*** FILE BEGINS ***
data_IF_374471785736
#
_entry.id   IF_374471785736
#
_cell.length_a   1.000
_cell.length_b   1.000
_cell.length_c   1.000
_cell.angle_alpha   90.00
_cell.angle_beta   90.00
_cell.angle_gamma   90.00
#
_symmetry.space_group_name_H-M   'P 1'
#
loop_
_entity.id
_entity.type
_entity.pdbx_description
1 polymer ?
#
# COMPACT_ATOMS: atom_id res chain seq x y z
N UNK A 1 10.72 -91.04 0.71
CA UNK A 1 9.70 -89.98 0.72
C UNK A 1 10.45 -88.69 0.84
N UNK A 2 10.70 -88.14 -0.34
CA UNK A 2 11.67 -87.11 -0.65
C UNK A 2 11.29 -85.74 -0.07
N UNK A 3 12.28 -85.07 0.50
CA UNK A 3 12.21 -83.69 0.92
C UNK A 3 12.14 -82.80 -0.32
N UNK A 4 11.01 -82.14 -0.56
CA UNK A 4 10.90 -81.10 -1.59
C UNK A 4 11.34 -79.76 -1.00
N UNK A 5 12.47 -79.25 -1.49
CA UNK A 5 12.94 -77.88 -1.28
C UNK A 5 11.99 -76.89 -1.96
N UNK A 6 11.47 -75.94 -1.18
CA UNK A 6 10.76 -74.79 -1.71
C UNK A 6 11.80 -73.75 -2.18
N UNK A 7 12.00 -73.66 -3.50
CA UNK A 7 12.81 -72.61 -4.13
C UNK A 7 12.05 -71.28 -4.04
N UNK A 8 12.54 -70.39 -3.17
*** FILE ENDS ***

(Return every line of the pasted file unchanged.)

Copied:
data_IF_374471785736
#
_entry.id   IF_374471785736
#
_cell.length_a   1.000
_cell.length_b   1.000
_cell.length_c   1.000
_cell.angle_alpha   90.00
_cell.angle_beta   90.00
_cell.angle_gamma   90.00
#
_symmetry.space_group_name_H-M   'P 1'
#
loop_
_entity.id
_entity.type
_entity.pdbx_description
1 polymer ?
#
# COMPACT_ATOMS: atom_id res chain seq x y z
N UNK A 1 10.72 -91.04 0.71
CA UNK A 1 9.70 -89.98 0.72
C UNK A 1 10.45 -88.69 0.84
N UNK A 2 10.70 -88.14 -0.34
CA UNK A 2 11.67 -87.11 -0.65
C UNK A 2 11.29 -85.74 -0.07
N UNK A 3 12.28 -85.07 0.50
CA UNK A 3 12.21 -83.69 0.92
C UNK A 3 12.14 -82.80 -0.32
N UNK A 4 11.01 -82.14 -0.56
CA UNK A 4 10.90 -81.10 -1.59
C UNK A 4 11.34 -79.76 -1.00
N UNK A 5 12.47 -79.25 -1.49
CA UNK A 5 12.94 -77.88 -1.28
C UNK A 5 11.99 -76.89 -1.96
N UNK A 6 11.47 -75.94 -1.18
CA UNK A 6 10.76 -74.79 -1.71
C UNK A 6 11.80 -73.75 -2.18
N UNK A 7 12.00 -73.66 -3.50
CA UNK A 7 12.81 -72.61 -4.13
C UNK A 7 12.05 -71.28 -4.04
N UNK A 8 12.54 -70.39 -3.17